In the context of two ischaemic events associated with mitral valve disease of unknown origin, we considered the possibility of subacute endocarditis. Blood samples were drawn and subjected to prolonged incubation culture analysis in search of HACEK bacteria. After a few days, the blood cultures were found to be positive for Abiotrophia defectiva. New TEE confirmed the diagnosis showing mitral valve thickening with large vegetation and severe regurgitation, with no complications observed, no abnormalities on the other valves, and preserved left ventricular ejection fraction.
Antimicrobial therapy was promptly initiated with vancomycin and gentamicin for six weeks. He was also referred to the cardiothoracic surgery department for mitral valve plasty, with no further complications observed (Figure 3).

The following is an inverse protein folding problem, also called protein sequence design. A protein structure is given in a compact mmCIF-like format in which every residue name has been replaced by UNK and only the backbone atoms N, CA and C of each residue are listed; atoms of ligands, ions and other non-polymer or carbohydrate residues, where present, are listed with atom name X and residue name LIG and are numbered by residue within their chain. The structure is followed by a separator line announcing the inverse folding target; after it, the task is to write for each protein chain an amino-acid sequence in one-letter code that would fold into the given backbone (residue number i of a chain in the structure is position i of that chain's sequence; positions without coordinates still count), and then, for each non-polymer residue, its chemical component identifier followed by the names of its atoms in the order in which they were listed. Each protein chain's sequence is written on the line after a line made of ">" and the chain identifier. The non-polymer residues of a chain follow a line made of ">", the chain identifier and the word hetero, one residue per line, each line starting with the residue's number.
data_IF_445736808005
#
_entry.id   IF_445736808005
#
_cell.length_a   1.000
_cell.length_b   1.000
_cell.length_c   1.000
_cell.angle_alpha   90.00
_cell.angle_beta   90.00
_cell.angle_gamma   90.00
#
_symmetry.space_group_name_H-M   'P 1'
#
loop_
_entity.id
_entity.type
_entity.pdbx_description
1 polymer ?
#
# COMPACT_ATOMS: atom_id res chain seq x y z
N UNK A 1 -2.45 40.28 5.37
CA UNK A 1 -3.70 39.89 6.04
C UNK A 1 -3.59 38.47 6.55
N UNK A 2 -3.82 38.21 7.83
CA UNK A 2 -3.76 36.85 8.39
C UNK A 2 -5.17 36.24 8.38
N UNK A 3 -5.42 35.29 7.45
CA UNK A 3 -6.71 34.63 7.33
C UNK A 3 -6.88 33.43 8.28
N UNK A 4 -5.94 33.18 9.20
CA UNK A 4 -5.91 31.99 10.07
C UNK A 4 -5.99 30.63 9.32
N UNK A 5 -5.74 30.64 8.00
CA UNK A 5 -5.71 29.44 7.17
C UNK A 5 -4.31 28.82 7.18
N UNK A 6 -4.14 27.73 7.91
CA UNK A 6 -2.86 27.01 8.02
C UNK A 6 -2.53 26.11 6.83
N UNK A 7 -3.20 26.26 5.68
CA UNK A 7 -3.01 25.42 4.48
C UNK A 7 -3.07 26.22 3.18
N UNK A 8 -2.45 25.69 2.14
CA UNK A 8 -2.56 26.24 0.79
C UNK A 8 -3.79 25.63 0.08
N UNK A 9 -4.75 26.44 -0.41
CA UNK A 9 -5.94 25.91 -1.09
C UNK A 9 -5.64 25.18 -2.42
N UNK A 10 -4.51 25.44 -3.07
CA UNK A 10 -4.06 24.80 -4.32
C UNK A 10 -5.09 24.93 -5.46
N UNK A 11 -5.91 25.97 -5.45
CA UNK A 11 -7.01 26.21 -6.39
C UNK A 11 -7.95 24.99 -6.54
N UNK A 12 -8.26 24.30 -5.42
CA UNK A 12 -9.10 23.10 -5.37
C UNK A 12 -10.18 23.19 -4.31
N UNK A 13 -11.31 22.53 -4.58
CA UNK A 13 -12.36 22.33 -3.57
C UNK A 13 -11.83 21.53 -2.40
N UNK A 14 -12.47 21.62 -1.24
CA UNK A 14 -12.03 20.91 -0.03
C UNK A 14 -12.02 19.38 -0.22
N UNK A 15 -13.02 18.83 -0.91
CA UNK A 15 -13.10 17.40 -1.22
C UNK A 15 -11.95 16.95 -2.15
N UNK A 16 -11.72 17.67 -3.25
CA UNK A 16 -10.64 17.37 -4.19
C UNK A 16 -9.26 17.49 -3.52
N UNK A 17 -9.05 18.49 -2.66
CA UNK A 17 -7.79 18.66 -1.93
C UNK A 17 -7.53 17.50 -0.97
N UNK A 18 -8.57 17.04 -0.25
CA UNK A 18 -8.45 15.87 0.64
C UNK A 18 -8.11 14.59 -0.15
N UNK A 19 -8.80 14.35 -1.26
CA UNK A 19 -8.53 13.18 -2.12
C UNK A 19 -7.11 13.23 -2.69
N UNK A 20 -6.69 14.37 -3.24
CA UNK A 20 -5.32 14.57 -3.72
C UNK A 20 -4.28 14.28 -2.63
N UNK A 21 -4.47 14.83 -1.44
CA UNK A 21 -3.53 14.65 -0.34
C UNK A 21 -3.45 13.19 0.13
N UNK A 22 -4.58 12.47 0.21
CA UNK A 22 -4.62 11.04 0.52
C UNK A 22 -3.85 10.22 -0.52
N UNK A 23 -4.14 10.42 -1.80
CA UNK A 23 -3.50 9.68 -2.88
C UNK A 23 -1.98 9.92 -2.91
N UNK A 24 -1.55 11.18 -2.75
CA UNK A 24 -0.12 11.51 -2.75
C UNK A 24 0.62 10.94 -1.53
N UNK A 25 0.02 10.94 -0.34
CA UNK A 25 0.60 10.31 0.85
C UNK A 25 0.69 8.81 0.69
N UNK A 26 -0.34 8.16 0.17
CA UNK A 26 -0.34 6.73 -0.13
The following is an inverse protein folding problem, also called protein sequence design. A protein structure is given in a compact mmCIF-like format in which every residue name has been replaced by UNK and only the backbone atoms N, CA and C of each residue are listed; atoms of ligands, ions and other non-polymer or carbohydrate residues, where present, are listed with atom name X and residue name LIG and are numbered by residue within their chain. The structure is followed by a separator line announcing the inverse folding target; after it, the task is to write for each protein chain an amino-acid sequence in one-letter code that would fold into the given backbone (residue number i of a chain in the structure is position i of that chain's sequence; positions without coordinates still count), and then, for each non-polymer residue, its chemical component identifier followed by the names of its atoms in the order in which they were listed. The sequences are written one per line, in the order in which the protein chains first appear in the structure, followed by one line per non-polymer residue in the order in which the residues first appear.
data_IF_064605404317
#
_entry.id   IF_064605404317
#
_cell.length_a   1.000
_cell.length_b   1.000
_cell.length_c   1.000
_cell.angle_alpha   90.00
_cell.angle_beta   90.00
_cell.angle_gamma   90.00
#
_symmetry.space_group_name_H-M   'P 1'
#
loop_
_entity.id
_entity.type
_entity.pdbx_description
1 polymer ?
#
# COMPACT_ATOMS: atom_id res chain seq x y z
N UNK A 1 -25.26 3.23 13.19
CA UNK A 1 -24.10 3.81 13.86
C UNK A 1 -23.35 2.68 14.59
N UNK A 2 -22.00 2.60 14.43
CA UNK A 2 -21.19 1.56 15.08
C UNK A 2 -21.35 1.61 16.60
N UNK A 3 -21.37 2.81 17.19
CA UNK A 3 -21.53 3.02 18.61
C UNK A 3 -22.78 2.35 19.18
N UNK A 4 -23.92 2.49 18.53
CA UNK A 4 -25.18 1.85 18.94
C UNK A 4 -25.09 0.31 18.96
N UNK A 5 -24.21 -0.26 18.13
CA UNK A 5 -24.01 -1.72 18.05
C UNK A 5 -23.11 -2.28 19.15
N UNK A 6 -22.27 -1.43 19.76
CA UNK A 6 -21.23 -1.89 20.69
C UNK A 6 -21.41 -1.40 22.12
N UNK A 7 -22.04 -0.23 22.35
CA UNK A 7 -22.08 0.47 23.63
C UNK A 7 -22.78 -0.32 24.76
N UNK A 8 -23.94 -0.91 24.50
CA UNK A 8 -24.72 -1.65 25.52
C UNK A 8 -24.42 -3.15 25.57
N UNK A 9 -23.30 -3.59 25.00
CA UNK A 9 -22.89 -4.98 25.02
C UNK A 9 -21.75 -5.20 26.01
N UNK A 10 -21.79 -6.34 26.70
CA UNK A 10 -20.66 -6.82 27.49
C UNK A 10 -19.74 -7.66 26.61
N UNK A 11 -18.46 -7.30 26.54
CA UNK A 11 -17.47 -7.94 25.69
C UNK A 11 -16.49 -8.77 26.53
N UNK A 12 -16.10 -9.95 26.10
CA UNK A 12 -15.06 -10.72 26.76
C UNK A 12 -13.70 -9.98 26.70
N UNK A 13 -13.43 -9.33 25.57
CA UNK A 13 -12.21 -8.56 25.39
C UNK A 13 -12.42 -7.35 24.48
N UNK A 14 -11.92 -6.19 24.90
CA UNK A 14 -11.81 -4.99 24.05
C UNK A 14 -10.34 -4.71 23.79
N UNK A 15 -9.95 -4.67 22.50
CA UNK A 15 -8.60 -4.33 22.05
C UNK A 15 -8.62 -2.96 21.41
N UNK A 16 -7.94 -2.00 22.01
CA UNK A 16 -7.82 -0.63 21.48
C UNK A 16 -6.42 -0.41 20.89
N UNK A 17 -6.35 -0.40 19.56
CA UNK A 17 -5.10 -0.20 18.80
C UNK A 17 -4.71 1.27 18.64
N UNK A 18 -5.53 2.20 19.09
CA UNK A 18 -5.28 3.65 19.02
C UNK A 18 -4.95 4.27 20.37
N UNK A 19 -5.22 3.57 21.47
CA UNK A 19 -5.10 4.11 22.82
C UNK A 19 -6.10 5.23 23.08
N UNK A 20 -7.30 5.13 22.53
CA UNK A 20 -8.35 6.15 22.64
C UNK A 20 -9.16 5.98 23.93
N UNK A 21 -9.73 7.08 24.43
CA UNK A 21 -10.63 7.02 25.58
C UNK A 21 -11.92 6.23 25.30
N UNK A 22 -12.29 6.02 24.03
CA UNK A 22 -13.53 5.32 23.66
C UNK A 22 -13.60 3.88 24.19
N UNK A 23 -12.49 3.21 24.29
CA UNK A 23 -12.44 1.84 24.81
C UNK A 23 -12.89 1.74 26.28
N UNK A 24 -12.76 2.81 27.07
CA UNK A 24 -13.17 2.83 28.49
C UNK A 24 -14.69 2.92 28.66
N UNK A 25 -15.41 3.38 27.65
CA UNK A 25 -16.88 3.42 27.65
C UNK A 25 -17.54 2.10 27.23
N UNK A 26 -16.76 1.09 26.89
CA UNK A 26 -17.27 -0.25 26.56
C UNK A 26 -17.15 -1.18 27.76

3. Discussion

This subacute presentation of endocarditis with an unusual microbiologic agent caused at least a five-month delay in diagnosis.
New-onset valvular disease in an otherwise healthy young patient, as well as an ischaemic stroke without cardiovascular risk factors, should always prompt proper investigation. The presence of leukocytosis and a positive CRP, alongside the first signs of illness, might have been an indication of a disguised infectious/inflammatory state.
Unlike infections caused by other streptococci, infective endocarditis by A. defectiva produces small vegetation [4], which might explain the missed diagnosis in the first TEE, when no vegetation was discovered. Unfortunately, no blood cultures were obtained at the time.
The appearance of a consumptive syndrome, always of great concern especially in a young patient, motivated further investigation. The finding of a splenic infarct in the thoraco-abdominopelvic CT, without any other significant findings, was the final clue connecting all the signs and symptoms and leading to the final diagnosis.